CHICAGO-The health-care sector of real estate is experiencing a mortgage delinquency rate of 1.8%, more than three times the rest of the commercial sector, with both operators and lenders discovering there are more challenges than they might have anticipated. Problems with the health-care sector–actually more of a business than it is pure real estate–dominated morning sessions Thursday at the seventh annual commercial and multifamily administrative conference of the Mortgage Bankers Association of America.

The hotel sector also is coming under scrutiny, with the record 654 attendees having to look no further than Downtown’s star-crossed Block 37, where the developers’ inability to finance the hotel component of a proposed $250-million has killed their plan. However, problems owning hotel properties pale by comparison to owners of health-care and assisted-living facilities, as well as their lenders who might become reluctant owners of the underlying real estate.

“I think it’s probably No. 1 on the list in terms of special servicing, and one area where investors may want to look at loss severity,” says Henry J. Bieber, senior vice president of San Francisco-based GMAC Commercial Mortgage Corp.

Occupancy rates for skilled-nursing facilities already has dropped to 83% in 1999 from 90% in 1991, according to Lawrence D. Katz, president of Birmingham, AL-based Survey Capital LLC. Much worse, the market capitalization of publicly-held skilled-nursing companies plummeted from $13.4 billion in March 1998 to $2.3 billion in January 2000, as a few large operators have entered bankruptcy. “To say this asset class is out of favor is an understatement,” Katz says.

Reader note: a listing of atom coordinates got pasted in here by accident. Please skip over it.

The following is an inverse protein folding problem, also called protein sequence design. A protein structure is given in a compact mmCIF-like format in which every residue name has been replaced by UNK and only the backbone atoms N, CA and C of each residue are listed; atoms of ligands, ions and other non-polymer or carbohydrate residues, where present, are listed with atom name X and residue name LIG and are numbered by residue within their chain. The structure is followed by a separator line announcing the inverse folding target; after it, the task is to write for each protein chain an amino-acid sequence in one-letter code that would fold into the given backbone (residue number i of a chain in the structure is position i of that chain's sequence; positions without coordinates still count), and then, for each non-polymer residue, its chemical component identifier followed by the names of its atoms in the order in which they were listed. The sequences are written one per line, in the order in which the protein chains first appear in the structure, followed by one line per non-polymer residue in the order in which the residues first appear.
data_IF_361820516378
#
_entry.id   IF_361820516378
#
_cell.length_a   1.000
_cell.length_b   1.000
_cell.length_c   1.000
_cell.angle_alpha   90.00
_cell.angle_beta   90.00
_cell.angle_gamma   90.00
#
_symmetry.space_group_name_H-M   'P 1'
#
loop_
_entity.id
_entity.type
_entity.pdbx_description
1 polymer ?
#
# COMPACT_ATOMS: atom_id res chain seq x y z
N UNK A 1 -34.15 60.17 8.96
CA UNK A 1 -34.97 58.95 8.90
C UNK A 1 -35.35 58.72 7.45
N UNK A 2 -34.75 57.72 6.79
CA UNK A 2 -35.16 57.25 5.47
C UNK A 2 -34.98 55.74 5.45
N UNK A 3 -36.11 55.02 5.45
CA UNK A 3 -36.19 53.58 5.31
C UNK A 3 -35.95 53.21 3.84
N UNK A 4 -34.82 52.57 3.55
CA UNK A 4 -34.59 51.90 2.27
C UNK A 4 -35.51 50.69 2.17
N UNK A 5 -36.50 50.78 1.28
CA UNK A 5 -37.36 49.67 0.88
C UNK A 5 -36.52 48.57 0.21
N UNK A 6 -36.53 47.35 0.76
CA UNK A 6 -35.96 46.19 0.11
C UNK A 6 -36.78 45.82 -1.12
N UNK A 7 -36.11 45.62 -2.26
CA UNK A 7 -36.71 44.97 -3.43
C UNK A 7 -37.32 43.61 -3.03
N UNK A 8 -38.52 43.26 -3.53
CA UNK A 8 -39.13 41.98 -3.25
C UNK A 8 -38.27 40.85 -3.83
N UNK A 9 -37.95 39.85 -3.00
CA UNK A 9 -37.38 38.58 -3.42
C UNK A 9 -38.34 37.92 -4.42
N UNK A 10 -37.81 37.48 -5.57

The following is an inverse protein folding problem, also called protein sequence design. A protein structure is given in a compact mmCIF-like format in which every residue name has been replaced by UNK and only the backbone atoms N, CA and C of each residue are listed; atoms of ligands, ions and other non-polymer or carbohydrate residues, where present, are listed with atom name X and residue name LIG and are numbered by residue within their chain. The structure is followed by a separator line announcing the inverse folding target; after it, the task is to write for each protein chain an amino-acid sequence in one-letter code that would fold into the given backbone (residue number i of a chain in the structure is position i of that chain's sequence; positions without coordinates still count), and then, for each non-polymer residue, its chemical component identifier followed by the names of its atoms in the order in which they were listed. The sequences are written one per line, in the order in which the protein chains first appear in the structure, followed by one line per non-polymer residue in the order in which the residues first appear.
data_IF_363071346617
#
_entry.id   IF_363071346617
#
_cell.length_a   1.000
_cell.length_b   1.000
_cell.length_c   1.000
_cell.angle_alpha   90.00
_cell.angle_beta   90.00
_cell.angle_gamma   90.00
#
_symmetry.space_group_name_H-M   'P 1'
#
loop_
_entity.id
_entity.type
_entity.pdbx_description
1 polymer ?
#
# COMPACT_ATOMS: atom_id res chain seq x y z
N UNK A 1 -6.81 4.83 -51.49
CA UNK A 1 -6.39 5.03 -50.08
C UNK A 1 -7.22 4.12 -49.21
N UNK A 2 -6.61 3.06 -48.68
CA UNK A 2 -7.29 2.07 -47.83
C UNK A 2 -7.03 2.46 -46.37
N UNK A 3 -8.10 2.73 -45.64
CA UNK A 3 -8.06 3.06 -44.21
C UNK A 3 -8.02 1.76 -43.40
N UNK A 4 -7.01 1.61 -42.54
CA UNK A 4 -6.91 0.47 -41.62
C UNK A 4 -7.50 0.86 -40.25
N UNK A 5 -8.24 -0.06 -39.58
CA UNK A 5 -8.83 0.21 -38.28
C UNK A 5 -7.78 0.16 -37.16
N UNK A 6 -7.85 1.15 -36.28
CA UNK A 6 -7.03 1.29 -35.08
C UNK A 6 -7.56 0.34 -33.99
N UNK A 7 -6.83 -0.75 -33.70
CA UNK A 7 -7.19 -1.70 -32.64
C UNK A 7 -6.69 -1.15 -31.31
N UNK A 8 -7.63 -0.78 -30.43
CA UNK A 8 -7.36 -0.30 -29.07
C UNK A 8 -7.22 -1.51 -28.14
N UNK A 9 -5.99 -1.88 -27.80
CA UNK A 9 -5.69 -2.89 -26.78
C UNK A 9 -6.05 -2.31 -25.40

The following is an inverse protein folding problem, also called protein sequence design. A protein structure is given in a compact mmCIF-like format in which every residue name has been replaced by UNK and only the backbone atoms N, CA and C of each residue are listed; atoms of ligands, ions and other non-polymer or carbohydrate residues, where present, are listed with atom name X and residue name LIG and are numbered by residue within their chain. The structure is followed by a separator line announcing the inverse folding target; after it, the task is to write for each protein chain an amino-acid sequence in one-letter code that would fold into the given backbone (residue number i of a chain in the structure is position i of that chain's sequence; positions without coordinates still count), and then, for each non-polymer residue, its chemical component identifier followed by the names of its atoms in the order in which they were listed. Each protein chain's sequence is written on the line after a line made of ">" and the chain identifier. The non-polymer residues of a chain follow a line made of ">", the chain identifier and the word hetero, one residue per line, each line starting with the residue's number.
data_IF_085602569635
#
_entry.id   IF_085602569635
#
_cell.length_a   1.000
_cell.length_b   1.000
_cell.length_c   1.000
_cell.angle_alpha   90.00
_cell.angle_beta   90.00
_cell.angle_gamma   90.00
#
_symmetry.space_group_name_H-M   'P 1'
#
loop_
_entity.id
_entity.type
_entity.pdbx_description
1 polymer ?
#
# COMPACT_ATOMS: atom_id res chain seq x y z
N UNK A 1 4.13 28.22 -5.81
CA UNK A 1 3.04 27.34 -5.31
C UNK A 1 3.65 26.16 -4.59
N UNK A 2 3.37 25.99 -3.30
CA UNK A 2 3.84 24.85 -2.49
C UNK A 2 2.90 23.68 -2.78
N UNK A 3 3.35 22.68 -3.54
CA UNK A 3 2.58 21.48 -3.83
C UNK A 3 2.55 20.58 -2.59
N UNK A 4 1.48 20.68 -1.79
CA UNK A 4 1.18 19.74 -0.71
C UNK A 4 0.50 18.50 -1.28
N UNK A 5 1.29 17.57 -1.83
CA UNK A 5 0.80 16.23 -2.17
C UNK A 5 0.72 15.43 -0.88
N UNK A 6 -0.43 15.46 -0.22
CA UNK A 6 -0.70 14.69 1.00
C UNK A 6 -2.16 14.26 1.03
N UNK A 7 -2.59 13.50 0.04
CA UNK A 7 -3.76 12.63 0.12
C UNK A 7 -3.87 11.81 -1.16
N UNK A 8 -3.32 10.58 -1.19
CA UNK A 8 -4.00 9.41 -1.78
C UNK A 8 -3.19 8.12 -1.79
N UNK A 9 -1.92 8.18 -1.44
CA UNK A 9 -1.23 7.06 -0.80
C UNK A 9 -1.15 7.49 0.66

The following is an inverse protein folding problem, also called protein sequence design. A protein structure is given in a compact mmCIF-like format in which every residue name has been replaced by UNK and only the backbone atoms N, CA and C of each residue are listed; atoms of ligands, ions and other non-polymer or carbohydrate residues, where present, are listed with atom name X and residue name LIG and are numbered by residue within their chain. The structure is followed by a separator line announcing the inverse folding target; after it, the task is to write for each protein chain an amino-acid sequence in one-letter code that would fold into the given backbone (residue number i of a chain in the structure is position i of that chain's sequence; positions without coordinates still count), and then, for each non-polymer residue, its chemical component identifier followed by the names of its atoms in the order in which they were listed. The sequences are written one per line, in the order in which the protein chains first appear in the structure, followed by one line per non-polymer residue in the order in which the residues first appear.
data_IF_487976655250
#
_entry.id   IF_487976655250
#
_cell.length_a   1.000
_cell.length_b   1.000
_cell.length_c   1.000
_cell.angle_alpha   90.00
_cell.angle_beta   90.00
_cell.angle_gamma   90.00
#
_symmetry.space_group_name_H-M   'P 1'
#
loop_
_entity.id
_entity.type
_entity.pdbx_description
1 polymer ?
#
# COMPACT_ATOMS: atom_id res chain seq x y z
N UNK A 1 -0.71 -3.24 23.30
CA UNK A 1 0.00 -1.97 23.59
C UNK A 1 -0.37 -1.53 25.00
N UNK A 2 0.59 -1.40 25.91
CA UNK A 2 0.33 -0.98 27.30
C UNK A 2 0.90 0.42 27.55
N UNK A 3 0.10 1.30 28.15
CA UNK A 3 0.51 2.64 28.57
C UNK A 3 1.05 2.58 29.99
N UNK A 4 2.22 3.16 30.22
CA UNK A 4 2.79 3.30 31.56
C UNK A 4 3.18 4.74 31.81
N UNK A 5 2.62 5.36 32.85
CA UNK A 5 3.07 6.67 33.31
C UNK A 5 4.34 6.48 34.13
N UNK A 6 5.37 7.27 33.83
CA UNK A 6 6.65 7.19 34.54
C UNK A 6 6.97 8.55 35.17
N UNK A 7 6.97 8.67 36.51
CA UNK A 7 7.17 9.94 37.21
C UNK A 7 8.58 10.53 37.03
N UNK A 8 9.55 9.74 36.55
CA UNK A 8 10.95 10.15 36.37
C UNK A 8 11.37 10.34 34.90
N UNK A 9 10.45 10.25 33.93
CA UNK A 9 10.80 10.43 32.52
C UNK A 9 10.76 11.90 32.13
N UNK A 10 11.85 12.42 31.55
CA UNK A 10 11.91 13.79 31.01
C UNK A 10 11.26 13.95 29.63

A shortage of operators presents a challenge to special servicers, adds Michael O’Hanlon, vice president and director of special servicing for Lend Lease Real Estate Investments. “That’s one of the things all special servicers run into–finding someone to run the operation,” he says. “We don’t have a stable of receivers or operators to go to. They all have enough problems of their own.”

At best, negotiations with a would-be operator turn out to be one-sided, O’Hanlon says, as their stance is they will operate under an agreed-upon fee high enough to ensure a strong upside.

However, foreclosure may be the least of the problems involving health care properties as they are heavily regulated by state agencies. If the agency shuts the facility down because of mismanagement, or denies new operators a certificate of need, the value of the property may likely plummet by 50% with empty rooms and beds.

“It’s just one hurdle on top of another,” Bieber says. “If (state health officials) go in there and see there are not enough nurses, not enough workers, lack of cleanliness, they can shut them down. There’s just no practical way to respond… The residents are all gone, and we’re left with an empty building. We can’t control them from going in and taking all the residents.”

Katz advises servicers to monitor regulatory issues closely as they frequently are an early warning of financial difficulties “If you start seeing financial problems, you better get into the facility,” he adds. “You can’t just look at it once a year.”

Finding and retaining quality employees is a challenge for health-care operators, O’Hanlon and Katz say. Assisted-living facilities have exacerbated the labor shortage, Katz adds.

There are rays of hope on the horizon, however. Katz points out the continued graying of the US population will increase the need to provide care to the elderly, which is becoming generally wealthier. There also is the cyclical nature of business, be it health care or real estate.

“The industry eventually will come up,” Bieber says. “People had the same discussions we’re having now about health care that they had 10 years ago about hotels. But now hotels are one of the best performers in CMBS.”

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